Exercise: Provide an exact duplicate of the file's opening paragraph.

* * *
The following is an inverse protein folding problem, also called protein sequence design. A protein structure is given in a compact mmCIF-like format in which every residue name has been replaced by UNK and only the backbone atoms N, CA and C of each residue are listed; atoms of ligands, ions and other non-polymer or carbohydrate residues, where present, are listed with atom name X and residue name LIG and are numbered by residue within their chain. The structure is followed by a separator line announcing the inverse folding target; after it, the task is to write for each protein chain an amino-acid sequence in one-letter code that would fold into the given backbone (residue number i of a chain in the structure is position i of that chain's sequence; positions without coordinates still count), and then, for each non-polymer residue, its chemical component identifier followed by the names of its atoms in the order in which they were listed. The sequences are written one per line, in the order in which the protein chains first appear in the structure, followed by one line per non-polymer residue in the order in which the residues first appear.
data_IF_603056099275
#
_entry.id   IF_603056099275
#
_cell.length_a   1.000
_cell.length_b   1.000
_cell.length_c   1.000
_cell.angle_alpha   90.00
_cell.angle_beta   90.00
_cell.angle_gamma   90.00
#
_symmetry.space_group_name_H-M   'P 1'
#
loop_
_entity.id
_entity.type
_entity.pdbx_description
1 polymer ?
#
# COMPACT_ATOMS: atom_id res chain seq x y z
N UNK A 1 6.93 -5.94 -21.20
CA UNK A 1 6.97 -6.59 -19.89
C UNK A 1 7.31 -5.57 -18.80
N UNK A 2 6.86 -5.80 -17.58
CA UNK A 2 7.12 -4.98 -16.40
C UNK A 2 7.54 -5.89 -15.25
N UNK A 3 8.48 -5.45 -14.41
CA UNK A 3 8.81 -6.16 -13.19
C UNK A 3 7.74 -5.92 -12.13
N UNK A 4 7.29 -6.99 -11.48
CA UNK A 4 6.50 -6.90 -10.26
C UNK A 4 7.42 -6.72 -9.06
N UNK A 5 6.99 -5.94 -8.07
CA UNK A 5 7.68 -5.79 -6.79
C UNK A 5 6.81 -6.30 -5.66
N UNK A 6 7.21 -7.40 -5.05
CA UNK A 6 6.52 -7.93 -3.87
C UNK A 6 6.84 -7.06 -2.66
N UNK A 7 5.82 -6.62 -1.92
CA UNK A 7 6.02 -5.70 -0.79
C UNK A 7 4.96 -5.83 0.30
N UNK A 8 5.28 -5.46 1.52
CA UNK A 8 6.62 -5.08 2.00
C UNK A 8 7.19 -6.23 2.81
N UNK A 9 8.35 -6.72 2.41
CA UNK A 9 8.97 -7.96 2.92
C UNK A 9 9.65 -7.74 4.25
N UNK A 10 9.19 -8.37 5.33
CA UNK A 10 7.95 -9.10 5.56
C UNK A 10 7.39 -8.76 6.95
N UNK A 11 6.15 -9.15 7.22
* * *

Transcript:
The following is an inverse protein folding problem, also called protein sequence design. A protein structure is given in a compact mmCIF-like format in which every residue name has been replaced by UNK and only the backbone atoms N, CA and C of each residue are listed; atoms of ligands, ions and other non-polymer or carbohydrate residues, where present, are listed with atom name X and residue name LIG and are numbered by residue within their chain. The structure is followed by a separator line announcing the inverse folding target; after it, the task is to write for each protein chain an amino-acid sequence in one-letter code that would fold into the given backbone (residue number i of a chain in the structure is position i of that chain's sequence; positions without coordinates still count), and then, for each non-polymer residue, its chemical component identifier followed by the names of its atoms in the order in which they were listed. The sequences are written one per line, in the order in which the protein chains first appear in the structure, followed by one line per non-polymer residue in the order in which the residues first appear.